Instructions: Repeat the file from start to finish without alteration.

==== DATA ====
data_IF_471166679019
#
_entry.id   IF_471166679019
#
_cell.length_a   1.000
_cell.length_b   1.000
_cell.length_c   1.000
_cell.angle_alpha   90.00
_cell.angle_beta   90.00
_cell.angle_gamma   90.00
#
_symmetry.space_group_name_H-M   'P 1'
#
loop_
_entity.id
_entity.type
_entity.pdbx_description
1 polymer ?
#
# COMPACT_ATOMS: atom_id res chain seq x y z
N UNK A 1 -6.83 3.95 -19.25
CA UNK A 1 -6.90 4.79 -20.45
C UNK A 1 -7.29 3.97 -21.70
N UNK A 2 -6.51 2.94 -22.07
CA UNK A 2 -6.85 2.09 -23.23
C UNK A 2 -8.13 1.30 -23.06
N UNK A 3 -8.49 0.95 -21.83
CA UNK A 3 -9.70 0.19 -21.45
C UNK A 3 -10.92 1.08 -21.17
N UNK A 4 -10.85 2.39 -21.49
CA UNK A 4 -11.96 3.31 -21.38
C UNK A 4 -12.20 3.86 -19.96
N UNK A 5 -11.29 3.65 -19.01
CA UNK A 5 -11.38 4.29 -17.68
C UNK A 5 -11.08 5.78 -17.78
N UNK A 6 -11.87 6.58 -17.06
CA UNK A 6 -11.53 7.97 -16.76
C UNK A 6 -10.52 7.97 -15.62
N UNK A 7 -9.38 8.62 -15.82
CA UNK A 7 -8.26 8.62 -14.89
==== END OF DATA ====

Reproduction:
data_IF_471166679019
#
_entry.id   IF_471166679019
#
_cell.length_a   1.000
_cell.length_b   1.000
_cell.length_c   1.000
_cell.angle_alpha   90.00
_cell.angle_beta   90.00
_cell.angle_gamma   90.00
#
_symmetry.space_group_name_H-M   'P 1'
#
loop_
_entity.id
_entity.type
_entity.pdbx_description
1 polymer ?
#
# COMPACT_ATOMS: atom_id res chain seq x y z
N UNK A 1 -6.83 3.95 -19.25
CA UNK A 1 -6.90 4.79 -20.45
C UNK A 1 -7.29 3.97 -21.70
N UNK A 2 -6.51 2.94 -22.07
CA UNK A 2 -6.85 2.09 -23.23
C UNK A 2 -8.13 1.30 -23.06
N UNK A 3 -8.49 0.95 -21.83
CA UNK A 3 -9.70 0.19 -21.45
C UNK A 3 -10.92 1.08 -21.17
N UNK A 4 -10.85 2.39 -21.49
CA UNK A 4 -11.96 3.31 -21.38
C UNK A 4 -12.20 3.86 -19.96
N UNK A 5 -11.29 3.65 -19.01
CA UNK A 5 -11.38 4.29 -17.68
C UNK A 5 -11.08 5.78 -17.78
N UNK A 6 -11.87 6.58 -17.06
CA UNK A 6 -11.53 7.97 -16.76
C UNK A 6 -10.52 7.97 -15.62
N UNK A 7 -9.38 8.62 -15.82
CA UNK A 7 -8.26 8.62 -14.89